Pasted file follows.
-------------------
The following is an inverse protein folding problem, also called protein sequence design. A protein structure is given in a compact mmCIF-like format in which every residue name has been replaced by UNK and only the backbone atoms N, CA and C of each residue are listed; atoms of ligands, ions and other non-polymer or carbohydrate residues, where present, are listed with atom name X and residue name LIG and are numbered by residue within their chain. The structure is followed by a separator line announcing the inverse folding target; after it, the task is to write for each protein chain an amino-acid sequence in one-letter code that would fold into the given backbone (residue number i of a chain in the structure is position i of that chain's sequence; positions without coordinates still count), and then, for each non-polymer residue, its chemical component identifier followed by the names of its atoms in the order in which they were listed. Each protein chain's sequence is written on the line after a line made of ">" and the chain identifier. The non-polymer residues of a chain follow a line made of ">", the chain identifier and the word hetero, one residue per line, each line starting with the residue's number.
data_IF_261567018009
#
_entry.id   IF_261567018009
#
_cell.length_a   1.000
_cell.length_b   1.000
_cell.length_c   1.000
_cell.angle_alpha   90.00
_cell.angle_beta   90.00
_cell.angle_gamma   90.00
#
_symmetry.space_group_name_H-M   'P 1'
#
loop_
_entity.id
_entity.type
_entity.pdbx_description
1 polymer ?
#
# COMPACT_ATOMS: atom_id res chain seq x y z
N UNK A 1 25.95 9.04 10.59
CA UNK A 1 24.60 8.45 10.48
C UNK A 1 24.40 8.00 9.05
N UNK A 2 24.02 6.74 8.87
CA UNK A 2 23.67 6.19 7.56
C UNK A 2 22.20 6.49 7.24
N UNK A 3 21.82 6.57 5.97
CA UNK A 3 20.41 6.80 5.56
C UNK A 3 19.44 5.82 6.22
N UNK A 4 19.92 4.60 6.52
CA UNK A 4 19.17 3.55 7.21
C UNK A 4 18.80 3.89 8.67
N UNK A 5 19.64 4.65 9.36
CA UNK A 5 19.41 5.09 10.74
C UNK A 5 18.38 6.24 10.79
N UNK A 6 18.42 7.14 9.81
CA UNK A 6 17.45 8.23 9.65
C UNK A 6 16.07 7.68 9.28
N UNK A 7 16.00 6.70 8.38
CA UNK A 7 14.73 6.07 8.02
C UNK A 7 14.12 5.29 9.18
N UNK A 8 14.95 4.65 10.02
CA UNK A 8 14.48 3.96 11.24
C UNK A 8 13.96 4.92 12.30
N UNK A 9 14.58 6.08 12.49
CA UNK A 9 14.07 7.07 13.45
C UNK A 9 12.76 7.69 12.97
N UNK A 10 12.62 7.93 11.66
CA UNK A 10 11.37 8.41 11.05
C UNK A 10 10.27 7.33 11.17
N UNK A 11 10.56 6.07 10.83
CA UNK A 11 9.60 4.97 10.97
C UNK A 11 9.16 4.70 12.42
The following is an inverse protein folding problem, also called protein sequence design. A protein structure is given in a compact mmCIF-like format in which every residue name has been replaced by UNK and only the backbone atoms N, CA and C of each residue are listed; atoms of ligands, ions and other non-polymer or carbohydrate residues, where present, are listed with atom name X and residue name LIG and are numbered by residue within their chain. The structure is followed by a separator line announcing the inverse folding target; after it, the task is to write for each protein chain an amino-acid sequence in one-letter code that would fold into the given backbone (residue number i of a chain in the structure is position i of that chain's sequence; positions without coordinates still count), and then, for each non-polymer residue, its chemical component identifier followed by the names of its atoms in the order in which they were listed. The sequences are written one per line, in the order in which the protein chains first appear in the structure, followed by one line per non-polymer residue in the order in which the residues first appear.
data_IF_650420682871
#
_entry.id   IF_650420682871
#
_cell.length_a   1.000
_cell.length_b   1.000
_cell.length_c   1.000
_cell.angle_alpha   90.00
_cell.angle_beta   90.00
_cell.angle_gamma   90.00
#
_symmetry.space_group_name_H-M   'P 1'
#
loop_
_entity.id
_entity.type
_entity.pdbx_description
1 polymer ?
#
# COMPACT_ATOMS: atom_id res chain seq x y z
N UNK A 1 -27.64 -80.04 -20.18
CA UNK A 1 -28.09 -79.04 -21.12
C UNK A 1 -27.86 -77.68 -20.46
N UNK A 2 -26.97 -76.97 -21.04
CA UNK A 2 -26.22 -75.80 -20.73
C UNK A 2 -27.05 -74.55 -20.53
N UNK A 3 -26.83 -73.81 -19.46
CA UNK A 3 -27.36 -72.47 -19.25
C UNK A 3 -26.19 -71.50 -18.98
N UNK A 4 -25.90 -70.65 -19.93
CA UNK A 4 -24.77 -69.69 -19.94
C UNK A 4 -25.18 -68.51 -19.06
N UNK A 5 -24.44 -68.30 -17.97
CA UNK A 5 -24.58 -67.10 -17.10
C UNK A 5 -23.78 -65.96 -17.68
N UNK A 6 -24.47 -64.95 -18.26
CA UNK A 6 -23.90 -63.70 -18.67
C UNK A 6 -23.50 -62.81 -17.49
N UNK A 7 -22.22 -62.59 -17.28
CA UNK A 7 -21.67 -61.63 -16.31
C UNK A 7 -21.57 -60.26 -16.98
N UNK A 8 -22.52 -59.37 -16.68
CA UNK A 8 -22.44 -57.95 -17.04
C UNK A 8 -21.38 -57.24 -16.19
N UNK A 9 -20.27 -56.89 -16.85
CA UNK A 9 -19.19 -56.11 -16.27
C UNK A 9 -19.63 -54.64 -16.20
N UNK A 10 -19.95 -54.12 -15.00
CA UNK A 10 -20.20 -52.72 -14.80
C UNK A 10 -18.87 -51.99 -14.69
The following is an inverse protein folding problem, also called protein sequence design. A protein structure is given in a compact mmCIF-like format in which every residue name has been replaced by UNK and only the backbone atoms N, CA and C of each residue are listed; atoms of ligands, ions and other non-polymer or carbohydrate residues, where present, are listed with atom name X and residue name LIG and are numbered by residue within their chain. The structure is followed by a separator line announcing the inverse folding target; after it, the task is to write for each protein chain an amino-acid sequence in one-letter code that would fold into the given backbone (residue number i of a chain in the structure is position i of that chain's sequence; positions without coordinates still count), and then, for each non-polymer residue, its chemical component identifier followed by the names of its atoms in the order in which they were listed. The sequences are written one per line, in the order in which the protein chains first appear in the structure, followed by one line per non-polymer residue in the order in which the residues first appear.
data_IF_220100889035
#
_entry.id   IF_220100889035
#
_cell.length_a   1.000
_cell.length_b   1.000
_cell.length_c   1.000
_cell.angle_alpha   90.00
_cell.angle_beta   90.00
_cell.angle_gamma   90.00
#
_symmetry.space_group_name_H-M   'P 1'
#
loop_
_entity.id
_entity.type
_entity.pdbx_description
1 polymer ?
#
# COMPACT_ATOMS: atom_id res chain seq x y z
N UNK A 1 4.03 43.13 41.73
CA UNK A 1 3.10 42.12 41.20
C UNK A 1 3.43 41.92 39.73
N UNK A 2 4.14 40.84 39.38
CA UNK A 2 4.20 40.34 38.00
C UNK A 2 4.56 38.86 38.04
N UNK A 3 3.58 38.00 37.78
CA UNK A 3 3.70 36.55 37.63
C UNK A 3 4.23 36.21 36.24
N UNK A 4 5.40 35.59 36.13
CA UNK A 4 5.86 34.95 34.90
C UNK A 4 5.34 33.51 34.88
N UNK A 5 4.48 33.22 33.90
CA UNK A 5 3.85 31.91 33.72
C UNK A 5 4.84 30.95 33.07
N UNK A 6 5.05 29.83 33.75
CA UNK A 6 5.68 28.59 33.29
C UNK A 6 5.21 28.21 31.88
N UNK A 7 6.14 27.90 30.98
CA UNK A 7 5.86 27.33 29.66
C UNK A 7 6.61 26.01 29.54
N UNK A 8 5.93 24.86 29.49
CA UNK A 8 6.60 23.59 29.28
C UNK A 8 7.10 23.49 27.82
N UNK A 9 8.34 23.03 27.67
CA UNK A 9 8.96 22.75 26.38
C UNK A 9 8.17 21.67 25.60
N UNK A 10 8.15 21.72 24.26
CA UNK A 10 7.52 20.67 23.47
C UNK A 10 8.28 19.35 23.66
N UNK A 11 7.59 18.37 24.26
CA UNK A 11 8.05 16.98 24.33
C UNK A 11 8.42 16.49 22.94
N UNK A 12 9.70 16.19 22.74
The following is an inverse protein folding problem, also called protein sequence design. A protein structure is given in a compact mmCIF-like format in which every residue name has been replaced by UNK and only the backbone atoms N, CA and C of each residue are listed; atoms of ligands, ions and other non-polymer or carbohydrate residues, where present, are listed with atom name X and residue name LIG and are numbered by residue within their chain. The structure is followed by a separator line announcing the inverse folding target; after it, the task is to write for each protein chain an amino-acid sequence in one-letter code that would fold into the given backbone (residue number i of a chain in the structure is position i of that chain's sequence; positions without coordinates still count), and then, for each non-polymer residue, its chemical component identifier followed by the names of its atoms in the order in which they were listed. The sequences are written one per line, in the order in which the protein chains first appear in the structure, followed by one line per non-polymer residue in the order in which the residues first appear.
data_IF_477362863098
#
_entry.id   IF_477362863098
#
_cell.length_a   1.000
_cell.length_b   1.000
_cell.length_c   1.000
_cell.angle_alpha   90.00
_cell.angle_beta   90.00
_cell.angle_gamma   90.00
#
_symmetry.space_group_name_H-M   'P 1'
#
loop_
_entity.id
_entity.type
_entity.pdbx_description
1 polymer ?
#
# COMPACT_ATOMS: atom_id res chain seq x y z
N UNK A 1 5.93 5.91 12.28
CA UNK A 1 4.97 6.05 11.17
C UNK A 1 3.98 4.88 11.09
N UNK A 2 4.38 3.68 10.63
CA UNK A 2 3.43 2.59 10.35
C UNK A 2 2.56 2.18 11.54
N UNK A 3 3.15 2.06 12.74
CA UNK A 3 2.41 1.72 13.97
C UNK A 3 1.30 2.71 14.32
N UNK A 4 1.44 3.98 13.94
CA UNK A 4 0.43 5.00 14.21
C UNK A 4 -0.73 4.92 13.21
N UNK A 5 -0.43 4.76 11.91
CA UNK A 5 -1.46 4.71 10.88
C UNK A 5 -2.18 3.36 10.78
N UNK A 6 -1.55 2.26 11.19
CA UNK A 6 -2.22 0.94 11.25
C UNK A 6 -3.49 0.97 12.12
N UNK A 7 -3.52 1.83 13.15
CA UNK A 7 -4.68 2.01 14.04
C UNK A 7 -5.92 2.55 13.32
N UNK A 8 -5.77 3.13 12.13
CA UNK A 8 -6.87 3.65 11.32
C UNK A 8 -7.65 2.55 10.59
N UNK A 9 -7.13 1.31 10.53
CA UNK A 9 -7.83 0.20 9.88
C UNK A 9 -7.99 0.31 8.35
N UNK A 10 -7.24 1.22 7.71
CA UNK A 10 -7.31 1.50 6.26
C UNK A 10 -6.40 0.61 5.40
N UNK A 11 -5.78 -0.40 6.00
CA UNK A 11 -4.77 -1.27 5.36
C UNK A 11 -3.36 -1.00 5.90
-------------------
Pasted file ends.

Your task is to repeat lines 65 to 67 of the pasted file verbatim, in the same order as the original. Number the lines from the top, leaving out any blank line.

_cell.angle_gamma   90.00
#
_symmetry.space_group_name_H-M   'P 1'